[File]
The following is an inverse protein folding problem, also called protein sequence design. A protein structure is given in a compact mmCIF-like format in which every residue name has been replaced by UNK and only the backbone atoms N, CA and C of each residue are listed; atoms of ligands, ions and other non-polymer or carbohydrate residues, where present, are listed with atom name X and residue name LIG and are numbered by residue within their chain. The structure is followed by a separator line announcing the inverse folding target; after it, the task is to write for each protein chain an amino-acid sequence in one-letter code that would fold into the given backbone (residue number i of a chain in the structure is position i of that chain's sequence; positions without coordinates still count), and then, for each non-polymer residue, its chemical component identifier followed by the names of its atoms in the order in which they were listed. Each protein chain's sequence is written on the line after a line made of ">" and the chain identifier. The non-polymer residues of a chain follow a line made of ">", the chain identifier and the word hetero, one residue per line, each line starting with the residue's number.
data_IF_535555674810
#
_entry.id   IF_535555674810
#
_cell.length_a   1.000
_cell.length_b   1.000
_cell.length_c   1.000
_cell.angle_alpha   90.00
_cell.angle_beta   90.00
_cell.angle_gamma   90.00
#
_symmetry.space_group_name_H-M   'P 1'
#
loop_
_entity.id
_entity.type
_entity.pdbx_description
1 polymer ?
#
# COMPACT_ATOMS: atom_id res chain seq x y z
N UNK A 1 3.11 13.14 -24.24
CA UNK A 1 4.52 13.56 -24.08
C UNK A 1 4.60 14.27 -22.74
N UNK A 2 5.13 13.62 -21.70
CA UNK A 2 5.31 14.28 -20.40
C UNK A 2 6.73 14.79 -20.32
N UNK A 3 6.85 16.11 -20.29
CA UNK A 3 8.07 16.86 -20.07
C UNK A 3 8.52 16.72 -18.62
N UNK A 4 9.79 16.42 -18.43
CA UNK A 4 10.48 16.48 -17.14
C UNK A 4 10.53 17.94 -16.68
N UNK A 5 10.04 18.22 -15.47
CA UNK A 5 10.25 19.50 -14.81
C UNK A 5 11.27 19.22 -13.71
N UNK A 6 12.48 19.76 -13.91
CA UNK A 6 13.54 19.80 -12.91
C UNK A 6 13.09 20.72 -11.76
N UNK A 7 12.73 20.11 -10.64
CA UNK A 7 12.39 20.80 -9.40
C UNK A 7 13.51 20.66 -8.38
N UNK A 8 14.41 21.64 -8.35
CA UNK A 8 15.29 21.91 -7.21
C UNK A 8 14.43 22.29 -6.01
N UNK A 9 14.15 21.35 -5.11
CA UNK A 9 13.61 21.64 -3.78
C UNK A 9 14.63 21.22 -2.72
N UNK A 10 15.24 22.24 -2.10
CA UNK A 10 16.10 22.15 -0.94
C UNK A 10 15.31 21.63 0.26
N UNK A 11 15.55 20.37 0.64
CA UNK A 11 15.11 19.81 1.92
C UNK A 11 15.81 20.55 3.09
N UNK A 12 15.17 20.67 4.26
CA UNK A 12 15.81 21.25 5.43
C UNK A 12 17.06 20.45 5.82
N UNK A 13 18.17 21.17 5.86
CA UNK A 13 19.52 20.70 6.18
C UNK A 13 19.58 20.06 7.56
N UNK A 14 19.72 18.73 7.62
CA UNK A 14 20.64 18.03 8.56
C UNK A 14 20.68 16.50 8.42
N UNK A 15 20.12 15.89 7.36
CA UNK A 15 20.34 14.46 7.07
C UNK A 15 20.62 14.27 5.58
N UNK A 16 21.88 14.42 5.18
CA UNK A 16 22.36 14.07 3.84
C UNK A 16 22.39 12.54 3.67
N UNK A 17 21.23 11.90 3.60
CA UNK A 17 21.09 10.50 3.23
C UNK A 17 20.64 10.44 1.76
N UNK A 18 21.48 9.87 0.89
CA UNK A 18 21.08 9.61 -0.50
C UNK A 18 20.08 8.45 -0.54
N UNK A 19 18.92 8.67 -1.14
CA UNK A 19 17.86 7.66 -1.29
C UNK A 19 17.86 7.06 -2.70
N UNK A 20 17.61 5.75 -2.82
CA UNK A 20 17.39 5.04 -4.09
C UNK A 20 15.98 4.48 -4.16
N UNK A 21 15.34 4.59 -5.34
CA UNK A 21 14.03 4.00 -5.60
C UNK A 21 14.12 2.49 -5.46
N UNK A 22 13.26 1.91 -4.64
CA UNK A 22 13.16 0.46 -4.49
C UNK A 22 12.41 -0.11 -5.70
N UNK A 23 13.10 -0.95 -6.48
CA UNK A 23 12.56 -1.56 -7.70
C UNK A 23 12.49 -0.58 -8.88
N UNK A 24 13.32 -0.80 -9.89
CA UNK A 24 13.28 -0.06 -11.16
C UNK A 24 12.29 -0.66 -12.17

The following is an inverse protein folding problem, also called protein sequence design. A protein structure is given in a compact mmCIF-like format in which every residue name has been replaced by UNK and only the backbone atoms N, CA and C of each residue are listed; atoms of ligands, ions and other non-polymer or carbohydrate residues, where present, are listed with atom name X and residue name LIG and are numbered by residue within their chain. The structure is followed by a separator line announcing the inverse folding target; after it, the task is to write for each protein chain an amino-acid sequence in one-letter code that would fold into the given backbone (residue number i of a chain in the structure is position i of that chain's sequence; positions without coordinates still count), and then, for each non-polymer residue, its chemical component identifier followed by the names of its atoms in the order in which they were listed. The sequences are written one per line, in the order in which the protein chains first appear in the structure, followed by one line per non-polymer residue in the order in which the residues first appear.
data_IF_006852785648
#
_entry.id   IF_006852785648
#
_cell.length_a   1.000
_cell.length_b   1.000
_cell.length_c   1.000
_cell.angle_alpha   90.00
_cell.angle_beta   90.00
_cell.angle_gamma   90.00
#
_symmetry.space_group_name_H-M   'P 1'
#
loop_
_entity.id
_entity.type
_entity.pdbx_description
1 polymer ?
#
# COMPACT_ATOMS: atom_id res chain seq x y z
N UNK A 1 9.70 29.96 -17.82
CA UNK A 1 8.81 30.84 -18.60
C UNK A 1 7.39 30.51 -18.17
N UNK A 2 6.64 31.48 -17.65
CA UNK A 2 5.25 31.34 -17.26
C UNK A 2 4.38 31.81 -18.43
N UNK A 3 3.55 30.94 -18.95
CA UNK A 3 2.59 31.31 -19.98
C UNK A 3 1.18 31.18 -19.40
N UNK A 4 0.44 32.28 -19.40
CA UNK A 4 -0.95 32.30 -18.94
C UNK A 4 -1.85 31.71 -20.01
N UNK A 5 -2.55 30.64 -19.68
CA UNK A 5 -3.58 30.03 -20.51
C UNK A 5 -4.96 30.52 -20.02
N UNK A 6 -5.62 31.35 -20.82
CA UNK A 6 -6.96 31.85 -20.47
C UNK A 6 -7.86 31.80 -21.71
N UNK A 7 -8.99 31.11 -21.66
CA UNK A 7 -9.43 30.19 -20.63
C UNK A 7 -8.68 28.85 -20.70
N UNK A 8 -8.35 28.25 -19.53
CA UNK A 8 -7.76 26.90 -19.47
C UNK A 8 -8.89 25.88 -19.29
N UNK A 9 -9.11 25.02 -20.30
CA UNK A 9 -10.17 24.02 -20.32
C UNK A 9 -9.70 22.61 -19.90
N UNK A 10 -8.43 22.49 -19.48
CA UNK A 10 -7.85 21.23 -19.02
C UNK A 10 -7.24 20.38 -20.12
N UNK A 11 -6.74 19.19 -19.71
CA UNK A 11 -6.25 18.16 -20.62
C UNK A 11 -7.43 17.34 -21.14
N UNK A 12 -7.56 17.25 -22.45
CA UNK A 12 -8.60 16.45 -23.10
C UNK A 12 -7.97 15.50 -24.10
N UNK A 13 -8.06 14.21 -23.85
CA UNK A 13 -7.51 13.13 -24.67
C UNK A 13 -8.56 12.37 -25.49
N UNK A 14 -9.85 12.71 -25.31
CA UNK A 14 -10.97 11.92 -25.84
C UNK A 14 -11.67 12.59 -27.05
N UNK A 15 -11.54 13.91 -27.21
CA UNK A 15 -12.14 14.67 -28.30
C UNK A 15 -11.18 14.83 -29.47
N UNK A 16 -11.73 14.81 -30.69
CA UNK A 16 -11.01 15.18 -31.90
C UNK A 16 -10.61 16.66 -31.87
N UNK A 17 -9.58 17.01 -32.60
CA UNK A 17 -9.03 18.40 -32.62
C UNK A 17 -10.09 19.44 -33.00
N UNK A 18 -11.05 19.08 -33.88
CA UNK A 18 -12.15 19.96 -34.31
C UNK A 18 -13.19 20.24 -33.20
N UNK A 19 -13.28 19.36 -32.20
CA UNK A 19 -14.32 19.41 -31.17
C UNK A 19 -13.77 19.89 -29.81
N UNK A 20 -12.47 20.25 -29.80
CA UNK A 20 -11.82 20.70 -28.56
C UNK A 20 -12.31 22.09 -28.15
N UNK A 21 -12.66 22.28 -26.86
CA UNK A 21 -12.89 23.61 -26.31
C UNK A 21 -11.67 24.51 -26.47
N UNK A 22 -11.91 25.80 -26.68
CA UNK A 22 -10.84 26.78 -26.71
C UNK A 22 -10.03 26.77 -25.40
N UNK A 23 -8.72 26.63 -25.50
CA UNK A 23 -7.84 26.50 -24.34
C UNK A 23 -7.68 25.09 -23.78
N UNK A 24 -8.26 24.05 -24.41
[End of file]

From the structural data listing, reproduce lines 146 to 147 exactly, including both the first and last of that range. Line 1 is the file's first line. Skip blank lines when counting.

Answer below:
CA UNK A 11 -6.25 18.16 -20.62
C UNK A 11 -7.43 17.34 -21.14